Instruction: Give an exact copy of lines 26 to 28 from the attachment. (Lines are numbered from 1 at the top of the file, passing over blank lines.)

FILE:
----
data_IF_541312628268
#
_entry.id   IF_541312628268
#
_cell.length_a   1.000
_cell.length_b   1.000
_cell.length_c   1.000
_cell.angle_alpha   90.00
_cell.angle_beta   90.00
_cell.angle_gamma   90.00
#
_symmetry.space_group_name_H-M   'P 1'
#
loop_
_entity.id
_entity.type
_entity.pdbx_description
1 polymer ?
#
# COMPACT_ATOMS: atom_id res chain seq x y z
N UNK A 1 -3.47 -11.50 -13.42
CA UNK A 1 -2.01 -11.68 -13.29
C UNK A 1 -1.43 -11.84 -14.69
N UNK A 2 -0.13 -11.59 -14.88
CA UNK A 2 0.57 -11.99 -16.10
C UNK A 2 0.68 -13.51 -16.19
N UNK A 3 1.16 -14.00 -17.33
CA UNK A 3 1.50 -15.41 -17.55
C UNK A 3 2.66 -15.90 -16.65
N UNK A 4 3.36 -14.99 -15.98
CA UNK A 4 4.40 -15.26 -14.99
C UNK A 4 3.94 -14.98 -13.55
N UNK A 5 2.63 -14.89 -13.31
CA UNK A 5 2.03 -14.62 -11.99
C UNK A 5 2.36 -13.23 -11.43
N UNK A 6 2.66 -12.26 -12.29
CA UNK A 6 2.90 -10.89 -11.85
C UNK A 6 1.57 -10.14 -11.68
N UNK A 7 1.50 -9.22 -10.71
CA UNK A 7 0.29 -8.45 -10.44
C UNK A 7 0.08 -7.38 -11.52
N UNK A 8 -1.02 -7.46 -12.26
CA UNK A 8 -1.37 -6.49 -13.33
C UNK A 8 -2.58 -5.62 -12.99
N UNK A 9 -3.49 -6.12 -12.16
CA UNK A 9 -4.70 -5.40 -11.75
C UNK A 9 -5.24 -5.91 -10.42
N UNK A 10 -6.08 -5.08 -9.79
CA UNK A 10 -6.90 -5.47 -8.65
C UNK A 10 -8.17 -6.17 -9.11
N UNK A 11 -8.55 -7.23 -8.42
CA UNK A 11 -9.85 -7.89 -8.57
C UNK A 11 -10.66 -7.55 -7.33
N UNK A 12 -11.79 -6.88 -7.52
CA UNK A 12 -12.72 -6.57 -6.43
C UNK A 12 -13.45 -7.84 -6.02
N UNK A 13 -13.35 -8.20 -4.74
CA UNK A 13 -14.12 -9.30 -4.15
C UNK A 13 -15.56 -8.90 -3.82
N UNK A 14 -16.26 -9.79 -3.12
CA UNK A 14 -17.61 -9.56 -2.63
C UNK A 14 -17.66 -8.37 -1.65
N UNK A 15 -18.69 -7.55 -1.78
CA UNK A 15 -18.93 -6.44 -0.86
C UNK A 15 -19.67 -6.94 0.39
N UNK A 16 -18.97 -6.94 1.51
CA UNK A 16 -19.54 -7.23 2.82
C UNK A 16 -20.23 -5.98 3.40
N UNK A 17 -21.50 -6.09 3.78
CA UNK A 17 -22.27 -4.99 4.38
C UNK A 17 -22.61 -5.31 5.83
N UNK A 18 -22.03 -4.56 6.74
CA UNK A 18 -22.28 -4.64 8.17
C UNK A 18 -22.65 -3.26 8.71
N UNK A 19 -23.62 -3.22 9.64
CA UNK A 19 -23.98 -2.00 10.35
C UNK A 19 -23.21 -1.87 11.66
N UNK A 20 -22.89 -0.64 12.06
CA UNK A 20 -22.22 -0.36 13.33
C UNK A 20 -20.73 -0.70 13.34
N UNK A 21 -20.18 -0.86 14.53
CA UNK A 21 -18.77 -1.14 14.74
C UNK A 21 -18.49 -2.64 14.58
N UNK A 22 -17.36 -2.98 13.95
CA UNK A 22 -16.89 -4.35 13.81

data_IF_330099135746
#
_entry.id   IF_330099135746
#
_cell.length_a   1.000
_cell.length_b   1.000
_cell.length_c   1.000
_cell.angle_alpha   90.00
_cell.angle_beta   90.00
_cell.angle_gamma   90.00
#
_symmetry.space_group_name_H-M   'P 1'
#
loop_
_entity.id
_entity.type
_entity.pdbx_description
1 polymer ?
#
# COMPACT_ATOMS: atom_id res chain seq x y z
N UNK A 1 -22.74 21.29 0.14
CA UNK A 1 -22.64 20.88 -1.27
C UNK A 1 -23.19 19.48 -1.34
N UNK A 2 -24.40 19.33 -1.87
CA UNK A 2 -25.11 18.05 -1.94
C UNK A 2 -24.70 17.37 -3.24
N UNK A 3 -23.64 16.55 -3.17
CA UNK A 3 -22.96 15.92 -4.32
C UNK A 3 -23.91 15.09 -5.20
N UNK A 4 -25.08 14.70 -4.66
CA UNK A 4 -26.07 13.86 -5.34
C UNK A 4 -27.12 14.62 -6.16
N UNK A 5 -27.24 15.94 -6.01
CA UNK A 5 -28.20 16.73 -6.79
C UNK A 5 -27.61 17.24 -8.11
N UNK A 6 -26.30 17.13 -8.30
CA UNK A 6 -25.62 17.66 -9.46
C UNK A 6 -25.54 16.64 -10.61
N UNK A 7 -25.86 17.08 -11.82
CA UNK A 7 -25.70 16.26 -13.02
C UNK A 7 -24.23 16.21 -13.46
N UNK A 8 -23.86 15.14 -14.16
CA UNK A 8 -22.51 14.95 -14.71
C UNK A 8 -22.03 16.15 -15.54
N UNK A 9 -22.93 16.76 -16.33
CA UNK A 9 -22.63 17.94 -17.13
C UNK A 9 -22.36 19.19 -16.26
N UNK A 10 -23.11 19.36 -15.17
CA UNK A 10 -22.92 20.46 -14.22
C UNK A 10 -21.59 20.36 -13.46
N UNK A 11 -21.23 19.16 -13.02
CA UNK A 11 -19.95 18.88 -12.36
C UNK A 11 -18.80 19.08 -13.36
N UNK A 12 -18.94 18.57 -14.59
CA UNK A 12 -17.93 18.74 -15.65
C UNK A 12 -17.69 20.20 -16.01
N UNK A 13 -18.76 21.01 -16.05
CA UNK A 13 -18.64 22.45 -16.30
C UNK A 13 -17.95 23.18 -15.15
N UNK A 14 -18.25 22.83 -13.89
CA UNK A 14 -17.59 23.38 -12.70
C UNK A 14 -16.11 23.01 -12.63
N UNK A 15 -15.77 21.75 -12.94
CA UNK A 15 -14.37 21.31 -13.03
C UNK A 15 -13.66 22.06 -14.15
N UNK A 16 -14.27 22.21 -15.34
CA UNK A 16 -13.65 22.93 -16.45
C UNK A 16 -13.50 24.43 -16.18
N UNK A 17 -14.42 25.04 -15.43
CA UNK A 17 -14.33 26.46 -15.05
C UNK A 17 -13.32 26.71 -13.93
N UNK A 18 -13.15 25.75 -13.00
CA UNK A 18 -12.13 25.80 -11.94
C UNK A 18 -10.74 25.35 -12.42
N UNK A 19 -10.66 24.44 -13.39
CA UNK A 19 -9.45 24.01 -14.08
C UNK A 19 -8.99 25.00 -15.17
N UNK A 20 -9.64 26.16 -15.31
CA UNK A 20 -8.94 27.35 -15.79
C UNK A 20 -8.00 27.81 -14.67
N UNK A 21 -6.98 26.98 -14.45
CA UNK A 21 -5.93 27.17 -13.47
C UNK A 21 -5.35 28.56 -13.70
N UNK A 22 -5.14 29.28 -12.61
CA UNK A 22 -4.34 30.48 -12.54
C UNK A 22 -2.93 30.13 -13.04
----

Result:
C UNK A 2 0.68 -13.51 -16.19
N UNK A 3 1.16 -14.00 -17.33
CA UNK A 3 1.50 -15.41 -17.55